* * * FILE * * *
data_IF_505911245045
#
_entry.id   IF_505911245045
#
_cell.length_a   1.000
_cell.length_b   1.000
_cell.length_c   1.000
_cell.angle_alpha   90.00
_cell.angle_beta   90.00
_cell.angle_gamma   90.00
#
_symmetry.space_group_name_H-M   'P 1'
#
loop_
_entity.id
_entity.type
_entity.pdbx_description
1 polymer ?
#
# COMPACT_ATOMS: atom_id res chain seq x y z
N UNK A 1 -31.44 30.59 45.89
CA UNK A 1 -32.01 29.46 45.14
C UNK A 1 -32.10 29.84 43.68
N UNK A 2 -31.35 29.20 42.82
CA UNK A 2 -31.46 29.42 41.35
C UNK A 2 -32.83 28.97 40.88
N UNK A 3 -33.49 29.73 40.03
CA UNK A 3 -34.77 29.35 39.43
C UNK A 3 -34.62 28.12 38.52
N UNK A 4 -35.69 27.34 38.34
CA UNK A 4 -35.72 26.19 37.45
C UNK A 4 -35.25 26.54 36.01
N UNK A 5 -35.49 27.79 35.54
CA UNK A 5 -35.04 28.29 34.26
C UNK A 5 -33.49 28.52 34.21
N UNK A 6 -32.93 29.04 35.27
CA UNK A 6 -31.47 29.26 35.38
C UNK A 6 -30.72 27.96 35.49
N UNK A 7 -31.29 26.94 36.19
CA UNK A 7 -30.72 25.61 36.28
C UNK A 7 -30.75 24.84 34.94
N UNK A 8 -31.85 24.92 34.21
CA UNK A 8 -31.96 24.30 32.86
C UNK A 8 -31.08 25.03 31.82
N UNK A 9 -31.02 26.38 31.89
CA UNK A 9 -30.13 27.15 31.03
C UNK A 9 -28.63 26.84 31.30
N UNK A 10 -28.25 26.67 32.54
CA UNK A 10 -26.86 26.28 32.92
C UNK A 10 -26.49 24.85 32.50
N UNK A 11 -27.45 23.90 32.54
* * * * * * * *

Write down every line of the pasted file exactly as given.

data_IF_505911245045
#
_entry.id   IF_505911245045
#
_cell.length_a   1.000
_cell.length_b   1.000
_cell.length_c   1.000
_cell.angle_alpha   90.00
_cell.angle_beta   90.00
_cell.angle_gamma   90.00
#
_symmetry.space_group_name_H-M   'P 1'
#
loop_
_entity.id
_entity.type
_entity.pdbx_description
1 polymer ?
#
# COMPACT_ATOMS: atom_id res chain seq x y z
N UNK A 1 -31.44 30.59 45.89
CA UNK A 1 -32.01 29.46 45.14
C UNK A 1 -32.10 29.84 43.68
N UNK A 2 -31.35 29.20 42.82
CA UNK A 2 -31.46 29.42 41.35
C UNK A 2 -32.83 28.97 40.88
N UNK A 3 -33.49 29.73 40.03
CA UNK A 3 -34.77 29.35 39.43
C UNK A 3 -34.62 28.12 38.52
N UNK A 4 -35.69 27.34 38.34
CA UNK A 4 -35.72 26.19 37.45
C UNK A 4 -35.25 26.54 36.01
N UNK A 5 -35.49 27.79 35.54
CA UNK A 5 -35.04 28.29 34.26
C UNK A 5 -33.49 28.52 34.21
N UNK A 6 -32.93 29.04 35.27
CA UNK A 6 -31.47 29.26 35.38
C UNK A 6 -30.72 27.96 35.49
N UNK A 7 -31.29 26.94 36.19
CA UNK A 7 -30.72 25.61 36.28
C UNK A 7 -30.75 24.84 34.94
N UNK A 8 -31.85 24.92 34.21
CA UNK A 8 -31.96 24.30 32.86
C UNK A 8 -31.08 25.03 31.82
N UNK A 9 -31.02 26.38 31.89
CA UNK A 9 -30.13 27.15 31.03
C UNK A 9 -28.63 26.84 31.30
N UNK A 10 -28.25 26.67 32.54
CA UNK A 10 -26.86 26.28 32.92
C UNK A 10 -26.49 24.85 32.50
N UNK A 11 -27.45 23.90 32.54